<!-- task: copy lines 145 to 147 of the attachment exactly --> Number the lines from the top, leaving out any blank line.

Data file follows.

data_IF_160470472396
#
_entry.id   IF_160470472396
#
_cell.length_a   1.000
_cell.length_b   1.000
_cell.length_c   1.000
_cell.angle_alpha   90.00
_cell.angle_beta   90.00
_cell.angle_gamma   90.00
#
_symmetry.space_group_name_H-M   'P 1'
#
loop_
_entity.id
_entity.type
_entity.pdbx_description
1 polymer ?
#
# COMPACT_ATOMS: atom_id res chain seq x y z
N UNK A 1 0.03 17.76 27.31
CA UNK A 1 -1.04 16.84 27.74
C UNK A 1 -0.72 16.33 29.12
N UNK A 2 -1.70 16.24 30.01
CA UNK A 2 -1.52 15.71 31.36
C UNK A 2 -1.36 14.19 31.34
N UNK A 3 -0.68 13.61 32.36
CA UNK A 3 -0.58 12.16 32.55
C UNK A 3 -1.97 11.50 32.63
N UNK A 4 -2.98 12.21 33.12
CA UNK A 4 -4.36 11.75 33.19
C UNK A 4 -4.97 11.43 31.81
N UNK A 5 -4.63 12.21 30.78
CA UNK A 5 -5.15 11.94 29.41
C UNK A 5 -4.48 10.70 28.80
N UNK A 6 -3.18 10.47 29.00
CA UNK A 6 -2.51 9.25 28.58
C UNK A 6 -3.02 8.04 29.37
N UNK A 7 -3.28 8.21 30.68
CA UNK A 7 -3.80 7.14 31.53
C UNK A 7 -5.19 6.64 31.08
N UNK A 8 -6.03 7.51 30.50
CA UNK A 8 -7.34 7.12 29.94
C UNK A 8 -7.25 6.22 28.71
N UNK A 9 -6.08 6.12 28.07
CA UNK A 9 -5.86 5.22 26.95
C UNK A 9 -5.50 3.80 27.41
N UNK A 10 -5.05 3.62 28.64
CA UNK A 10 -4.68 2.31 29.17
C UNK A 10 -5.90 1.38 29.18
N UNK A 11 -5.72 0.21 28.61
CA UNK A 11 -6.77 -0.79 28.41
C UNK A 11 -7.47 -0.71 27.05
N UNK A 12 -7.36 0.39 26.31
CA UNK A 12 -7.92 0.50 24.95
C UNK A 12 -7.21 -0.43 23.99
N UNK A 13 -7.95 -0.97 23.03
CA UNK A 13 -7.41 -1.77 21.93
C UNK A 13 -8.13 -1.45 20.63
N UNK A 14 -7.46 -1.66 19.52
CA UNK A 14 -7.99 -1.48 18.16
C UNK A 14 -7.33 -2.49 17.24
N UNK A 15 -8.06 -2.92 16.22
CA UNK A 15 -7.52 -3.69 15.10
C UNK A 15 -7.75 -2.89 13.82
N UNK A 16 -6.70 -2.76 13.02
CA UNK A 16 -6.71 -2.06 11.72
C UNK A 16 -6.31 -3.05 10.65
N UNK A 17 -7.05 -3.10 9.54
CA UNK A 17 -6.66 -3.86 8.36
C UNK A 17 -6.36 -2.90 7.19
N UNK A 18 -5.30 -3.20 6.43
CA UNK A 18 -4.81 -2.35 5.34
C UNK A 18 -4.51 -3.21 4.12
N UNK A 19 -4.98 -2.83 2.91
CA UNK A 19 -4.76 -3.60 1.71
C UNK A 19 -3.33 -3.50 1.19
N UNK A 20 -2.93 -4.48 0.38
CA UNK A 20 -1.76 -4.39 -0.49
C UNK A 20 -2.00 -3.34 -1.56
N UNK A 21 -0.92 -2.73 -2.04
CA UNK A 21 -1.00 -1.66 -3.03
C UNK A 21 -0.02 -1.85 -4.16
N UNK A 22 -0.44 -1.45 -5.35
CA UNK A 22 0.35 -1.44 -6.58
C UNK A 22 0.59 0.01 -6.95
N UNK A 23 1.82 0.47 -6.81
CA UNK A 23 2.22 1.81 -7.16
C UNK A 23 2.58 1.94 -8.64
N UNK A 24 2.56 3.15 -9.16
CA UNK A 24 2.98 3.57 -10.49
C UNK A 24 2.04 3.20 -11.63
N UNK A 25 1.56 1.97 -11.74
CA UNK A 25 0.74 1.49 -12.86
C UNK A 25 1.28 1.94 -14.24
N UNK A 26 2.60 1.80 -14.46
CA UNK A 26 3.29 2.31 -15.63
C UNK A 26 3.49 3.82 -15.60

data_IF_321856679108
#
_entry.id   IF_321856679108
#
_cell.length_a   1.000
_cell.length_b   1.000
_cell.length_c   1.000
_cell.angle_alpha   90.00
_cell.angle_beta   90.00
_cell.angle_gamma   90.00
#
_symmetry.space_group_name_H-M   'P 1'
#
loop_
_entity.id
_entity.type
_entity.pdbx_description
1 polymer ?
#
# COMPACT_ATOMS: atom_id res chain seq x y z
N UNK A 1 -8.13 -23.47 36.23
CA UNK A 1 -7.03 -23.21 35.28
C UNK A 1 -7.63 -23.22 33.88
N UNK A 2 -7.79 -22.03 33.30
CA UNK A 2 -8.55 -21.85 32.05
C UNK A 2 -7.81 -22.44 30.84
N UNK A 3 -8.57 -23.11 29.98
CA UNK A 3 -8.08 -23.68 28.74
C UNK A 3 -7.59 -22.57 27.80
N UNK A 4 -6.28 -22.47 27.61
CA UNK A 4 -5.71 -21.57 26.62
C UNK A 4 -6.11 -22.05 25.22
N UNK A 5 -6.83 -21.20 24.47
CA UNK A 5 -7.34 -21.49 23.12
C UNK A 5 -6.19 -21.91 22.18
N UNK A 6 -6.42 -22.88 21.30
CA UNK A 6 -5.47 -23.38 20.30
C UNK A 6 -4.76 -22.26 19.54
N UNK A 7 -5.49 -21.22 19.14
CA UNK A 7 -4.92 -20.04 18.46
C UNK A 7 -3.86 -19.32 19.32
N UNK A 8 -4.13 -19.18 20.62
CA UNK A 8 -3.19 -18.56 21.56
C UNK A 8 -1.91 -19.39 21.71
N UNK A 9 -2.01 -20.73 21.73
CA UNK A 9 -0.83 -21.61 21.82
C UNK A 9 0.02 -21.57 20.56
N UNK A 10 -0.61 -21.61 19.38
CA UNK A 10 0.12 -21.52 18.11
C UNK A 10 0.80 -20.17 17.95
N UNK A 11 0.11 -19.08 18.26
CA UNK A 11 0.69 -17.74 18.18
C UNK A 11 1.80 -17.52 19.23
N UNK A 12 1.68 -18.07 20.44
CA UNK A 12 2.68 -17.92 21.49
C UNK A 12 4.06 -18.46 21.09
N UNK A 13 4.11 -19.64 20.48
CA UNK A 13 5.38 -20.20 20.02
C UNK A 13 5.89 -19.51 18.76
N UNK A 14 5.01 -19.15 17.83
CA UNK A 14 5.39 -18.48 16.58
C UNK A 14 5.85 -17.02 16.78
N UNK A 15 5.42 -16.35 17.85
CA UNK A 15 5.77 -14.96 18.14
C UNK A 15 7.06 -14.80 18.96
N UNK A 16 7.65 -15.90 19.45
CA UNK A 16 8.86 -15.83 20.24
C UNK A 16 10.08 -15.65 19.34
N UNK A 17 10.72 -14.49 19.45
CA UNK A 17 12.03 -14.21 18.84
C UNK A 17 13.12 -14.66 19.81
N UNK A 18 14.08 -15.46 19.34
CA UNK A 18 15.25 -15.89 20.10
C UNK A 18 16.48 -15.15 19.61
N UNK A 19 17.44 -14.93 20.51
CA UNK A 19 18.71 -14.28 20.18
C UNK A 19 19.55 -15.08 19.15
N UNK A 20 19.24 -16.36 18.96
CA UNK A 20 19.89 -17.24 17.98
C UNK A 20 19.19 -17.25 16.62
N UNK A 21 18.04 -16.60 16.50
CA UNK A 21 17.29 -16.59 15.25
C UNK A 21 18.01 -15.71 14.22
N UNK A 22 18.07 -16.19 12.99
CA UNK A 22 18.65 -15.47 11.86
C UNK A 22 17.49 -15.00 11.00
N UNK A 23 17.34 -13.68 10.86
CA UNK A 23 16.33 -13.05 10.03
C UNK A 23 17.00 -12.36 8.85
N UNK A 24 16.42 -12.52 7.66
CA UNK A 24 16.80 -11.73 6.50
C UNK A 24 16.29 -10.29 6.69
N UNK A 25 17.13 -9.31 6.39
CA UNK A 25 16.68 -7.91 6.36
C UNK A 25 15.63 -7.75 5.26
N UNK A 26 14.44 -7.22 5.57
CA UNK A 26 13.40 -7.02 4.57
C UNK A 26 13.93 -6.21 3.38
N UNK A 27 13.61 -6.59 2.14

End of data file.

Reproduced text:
C UNK A 9 0.02 -21.57 20.56
N UNK A 10 -0.61 -21.61 19.38
CA UNK A 10 0.12 -21.52 18.11